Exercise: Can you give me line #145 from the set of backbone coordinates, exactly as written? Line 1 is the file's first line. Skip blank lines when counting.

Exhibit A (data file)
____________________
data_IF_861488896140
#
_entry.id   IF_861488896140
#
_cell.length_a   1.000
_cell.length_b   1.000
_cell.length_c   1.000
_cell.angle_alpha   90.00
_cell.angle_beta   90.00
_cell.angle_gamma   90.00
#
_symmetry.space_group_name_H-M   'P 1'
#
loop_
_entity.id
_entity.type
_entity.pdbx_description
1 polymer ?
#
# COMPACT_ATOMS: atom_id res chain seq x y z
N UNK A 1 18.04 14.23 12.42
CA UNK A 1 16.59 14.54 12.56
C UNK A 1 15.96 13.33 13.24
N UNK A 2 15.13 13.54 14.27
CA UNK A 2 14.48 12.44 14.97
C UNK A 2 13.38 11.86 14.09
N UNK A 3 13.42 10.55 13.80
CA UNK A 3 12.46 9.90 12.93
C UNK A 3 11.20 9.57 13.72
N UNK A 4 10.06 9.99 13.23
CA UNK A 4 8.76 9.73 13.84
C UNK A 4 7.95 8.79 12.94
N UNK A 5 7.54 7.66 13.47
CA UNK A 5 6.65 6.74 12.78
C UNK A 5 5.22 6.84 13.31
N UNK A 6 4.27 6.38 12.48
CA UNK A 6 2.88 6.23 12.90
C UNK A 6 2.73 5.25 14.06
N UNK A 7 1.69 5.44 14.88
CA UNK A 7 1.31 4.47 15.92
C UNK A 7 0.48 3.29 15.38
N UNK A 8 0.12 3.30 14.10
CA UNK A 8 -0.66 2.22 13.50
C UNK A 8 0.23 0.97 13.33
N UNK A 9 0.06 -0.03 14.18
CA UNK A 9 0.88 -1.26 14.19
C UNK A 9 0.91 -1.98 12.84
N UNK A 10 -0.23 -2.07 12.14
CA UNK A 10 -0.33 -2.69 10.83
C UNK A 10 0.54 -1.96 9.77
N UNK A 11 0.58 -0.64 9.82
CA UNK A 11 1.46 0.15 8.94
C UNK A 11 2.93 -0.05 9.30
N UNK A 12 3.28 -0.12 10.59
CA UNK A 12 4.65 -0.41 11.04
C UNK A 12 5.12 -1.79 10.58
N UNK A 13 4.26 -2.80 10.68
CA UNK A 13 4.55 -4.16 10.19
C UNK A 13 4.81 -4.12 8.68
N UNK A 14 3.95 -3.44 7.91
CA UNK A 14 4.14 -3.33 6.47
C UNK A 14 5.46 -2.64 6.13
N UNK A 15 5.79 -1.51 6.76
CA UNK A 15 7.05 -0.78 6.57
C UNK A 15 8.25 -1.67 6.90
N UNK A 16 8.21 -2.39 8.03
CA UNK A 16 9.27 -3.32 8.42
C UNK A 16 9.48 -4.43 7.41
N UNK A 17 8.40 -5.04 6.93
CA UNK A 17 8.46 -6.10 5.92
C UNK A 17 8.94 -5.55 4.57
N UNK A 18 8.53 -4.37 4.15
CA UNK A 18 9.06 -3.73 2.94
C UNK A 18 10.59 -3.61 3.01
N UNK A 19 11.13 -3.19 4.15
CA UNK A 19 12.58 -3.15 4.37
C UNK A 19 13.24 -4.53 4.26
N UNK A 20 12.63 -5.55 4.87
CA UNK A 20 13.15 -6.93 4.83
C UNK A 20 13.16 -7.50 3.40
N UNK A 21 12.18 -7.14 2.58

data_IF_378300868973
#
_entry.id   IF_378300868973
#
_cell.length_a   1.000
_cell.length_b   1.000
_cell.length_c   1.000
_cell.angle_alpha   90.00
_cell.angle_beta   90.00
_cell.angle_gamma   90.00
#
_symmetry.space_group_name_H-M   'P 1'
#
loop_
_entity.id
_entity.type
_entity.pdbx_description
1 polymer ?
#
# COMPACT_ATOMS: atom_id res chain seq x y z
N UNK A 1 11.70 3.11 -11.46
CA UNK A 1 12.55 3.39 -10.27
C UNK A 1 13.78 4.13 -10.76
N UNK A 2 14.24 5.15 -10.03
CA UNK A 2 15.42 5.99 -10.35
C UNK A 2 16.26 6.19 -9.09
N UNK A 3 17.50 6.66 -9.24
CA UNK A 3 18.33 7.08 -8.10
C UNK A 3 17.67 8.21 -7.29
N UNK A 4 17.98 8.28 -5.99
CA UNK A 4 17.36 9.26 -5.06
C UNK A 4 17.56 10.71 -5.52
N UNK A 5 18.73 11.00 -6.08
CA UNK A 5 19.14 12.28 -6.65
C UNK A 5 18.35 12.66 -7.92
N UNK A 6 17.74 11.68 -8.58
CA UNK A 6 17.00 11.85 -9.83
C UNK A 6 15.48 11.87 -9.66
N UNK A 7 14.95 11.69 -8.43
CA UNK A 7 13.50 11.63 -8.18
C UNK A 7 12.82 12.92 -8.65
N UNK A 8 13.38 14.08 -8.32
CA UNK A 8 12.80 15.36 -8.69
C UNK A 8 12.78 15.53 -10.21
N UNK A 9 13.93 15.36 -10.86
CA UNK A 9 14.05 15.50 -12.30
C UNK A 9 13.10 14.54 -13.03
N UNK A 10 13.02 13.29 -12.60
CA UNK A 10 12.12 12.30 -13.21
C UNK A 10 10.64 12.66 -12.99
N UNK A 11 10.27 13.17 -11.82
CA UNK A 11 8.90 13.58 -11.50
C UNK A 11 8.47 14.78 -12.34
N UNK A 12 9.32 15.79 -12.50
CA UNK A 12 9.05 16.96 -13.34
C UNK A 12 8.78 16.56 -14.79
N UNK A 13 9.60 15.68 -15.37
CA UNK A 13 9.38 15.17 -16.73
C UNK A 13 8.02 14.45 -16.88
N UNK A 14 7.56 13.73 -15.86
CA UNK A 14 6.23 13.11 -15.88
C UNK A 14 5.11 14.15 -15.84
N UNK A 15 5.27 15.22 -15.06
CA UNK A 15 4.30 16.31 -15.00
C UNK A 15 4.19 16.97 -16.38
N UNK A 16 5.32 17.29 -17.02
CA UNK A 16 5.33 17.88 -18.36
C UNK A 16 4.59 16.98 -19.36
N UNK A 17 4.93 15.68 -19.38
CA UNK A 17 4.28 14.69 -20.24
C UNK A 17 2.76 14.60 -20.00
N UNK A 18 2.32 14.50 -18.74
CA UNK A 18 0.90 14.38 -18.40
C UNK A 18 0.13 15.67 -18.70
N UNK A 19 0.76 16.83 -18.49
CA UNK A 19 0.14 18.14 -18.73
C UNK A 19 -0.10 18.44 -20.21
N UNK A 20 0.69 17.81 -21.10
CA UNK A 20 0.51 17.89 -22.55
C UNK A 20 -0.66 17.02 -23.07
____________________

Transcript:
CA UNK A 15 4.30 16.31 -15.00